- Illinois State Museum, Springfield
A new exhibition, Kings & Queens: Pinball, Imagists and Chicago, comes to the Illinois State Museum (ISM) in Springfield as a collaborative effort organized by Jenny Gibbs, Executive Director of the Elmhurst Art Museum, Acting Director of the Illinois State Museum’s Art and History Department Robert Sill, and curated by New York curator Dan Nadel.
Two of Chicago’s greatest exports – pinball and imagist painting – have an intertwined history of mutual appreciation. Arguably the world’s finest pinball machines were made in Chicago's North Side factories, and many of those were produced by Elmhurst's Gottlieb family. As those machines reached their apex of pictorial and engineering ingenuity, the Chicago artists now known as Imagists were finding their unique visual sensibilities. They drew inspiration from pinball’s high contrast coloration, absurd juxtapositions, and ultra-flat forms. Pinball was but one inspiration for these artists, along with the city’s many colorful storefronts and the enormously popular Riverview Park.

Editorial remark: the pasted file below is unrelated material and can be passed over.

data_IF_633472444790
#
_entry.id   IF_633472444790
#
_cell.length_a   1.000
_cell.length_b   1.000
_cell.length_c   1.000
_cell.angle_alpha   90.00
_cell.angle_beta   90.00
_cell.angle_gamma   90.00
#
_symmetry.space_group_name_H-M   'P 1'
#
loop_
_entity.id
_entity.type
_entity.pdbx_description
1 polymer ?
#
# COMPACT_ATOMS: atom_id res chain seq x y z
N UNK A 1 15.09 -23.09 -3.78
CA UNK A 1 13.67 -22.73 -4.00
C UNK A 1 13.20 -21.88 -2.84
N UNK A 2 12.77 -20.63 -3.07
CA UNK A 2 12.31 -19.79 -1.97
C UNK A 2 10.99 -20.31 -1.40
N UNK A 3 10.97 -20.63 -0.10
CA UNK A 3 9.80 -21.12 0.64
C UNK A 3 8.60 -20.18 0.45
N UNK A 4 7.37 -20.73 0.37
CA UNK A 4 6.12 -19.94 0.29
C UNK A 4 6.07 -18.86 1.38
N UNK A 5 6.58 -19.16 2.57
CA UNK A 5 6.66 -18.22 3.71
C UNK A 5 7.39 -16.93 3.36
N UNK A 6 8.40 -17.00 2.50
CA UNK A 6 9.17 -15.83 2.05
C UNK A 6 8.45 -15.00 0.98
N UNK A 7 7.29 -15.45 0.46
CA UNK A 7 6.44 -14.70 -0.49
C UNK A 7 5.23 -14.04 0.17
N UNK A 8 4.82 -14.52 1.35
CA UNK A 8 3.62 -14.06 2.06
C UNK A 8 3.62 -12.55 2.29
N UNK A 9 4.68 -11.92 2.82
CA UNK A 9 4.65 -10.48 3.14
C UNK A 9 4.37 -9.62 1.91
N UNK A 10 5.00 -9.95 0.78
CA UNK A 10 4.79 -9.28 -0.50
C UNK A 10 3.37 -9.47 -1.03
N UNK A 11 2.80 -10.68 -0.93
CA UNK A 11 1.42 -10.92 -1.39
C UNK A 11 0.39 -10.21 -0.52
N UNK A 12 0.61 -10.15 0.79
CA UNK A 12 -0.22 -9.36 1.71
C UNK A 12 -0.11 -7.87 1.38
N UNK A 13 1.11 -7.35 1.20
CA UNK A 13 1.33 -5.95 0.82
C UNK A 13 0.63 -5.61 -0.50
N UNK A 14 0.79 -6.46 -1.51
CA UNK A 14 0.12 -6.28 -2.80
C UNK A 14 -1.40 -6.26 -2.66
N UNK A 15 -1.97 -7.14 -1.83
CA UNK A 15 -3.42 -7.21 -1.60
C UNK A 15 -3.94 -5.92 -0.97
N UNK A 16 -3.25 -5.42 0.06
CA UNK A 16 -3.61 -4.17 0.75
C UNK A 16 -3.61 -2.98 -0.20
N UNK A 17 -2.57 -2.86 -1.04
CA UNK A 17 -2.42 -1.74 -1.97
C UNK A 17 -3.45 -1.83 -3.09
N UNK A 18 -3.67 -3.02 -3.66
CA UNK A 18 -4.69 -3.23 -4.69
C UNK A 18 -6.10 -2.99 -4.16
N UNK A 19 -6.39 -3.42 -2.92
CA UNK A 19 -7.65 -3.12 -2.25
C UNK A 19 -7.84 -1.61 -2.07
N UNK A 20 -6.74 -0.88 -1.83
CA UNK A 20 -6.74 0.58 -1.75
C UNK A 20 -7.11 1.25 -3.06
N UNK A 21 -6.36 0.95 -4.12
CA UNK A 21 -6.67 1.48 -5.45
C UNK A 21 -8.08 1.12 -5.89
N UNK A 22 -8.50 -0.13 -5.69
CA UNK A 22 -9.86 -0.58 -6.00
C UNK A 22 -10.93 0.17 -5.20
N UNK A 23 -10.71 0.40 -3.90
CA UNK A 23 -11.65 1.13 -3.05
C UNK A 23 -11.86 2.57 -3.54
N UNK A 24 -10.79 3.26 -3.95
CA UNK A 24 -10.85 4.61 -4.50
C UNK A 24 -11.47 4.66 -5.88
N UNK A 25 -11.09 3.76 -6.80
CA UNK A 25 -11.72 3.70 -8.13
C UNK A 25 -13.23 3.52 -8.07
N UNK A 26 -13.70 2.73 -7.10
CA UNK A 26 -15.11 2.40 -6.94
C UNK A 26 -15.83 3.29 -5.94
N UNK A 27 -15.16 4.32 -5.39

The exhibition at the ISM in Springfield will display sixteen pinball machines from the 1960s through the 1980s, nearly all designed and built in Chicago, alongside Imagist paintings, sculptures and prints by Jim Nutt, Gladys Nilsson, Ed Flood, Ed Paschke, Christina Ramberg, Barbara Rossi, Ray Yoshida and Karl Wirsum.
The exhibition opens at the Illinois State Museum in Springfield on Saturday, May 20, and will continue through Saturday, August 19. A public reception will be held on Friday, June 2 from 5:30 -7:30 p.m. Attendees at the reception will have the opportunity to play select pinball machines.